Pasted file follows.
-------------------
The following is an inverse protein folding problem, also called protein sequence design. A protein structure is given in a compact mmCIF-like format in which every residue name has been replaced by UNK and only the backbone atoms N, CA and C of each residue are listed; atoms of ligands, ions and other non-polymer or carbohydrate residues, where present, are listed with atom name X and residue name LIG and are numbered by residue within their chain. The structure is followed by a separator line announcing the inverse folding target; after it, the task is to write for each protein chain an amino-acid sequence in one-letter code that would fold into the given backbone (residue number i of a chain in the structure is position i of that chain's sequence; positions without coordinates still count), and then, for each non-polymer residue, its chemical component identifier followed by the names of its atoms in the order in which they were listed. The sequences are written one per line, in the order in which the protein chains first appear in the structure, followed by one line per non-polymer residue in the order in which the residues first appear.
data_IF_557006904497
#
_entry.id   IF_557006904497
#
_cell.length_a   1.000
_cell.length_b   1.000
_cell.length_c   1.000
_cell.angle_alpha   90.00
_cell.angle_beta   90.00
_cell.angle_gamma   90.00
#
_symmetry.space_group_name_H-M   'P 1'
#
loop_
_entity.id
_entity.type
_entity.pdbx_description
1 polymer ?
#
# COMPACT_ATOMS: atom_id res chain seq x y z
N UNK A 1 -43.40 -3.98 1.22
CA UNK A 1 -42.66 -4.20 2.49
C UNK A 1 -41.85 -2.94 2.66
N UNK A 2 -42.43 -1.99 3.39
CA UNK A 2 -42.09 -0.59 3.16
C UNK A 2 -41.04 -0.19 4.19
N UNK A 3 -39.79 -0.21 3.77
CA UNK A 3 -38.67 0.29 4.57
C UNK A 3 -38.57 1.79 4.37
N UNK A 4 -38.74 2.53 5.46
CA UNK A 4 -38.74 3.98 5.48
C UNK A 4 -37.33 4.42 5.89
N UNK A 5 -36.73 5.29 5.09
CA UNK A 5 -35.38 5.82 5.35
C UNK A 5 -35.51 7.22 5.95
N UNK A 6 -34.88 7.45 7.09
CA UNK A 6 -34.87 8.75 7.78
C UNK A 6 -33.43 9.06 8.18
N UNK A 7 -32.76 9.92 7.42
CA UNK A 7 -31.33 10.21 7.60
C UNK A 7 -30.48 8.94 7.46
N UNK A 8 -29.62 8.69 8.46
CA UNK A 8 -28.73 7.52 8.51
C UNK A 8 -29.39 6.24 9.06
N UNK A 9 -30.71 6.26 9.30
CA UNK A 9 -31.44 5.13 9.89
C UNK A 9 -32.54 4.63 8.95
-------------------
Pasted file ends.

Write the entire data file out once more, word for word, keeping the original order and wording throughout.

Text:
The following is an inverse protein folding problem, also called protein sequence design. A protein structure is given in a compact mmCIF-like format in which every residue name has been replaced by UNK and only the backbone atoms N, CA and C of each residue are listed; atoms of ligands, ions and other non-polymer or carbohydrate residues, where present, are listed with atom name X and residue name LIG and are numbered by residue within their chain. The structure is followed by a separator line announcing the inverse folding target; after it, the task is to write for each protein chain an amino-acid sequence in one-letter code that would fold into the given backbone (residue number i of a chain in the structure is position i of that chain's sequence; positions without coordinates still count), and then, for each non-polymer residue, its chemical component identifier followed by the names of its atoms in the order in which they were listed. The sequences are written one per line, in the order in which the protein chains first appear in the structure, followed by one line per non-polymer residue in the order in which the residues first appear.
data_IF_557006904497
#
_entry.id   IF_557006904497
#
_cell.length_a   1.000
_cell.length_b   1.000
_cell.length_c   1.000
_cell.angle_alpha   90.00
_cell.angle_beta   90.00
_cell.angle_gamma   90.00
#
_symmetry.space_group_name_H-M   'P 1'
#
loop_
_entity.id
_entity.type
_entity.pdbx_description
1 polymer ?
#
# COMPACT_ATOMS: atom_id res chain seq x y z
N UNK A 1 -43.40 -3.98 1.22
CA UNK A 1 -42.66 -4.20 2.49
C UNK A 1 -41.85 -2.94 2.66
N UNK A 2 -42.43 -1.99 3.39
CA UNK A 2 -42.09 -0.59 3.16
C UNK A 2 -41.04 -0.19 4.19
N UNK A 3 -39.79 -0.21 3.77
CA UNK A 3 -38.67 0.29 4.57
C UNK A 3 -38.57 1.79 4.37
N UNK A 4 -38.74 2.53 5.46
CA UNK A 4 -38.74 3.98 5.48
C UNK A 4 -37.33 4.42 5.89
N UNK A 5 -36.73 5.29 5.09
CA UNK A 5 -35.38 5.82 5.35
C UNK A 5 -35.51 7.22 5.95
N UNK A 6 -34.88 7.45 7.09
CA UNK A 6 -34.87 8.75 7.78
C UNK A 6 -33.43 9.06 8.18
N UNK A 7 -32.76 9.92 7.42
CA UNK A 7 -31.33 10.21 7.60
C UNK A 7 -30.48 8.94 7.46
N UNK A 8 -29.62 8.69 8.46
CA UNK A 8 -28.73 7.52 8.51
C UNK A 8 -29.39 6.24 9.06
N UNK A 9 -30.71 6.26 9.30
CA UNK A 9 -31.44 5.13 9.89
C UNK A 9 -32.54 4.63 8.95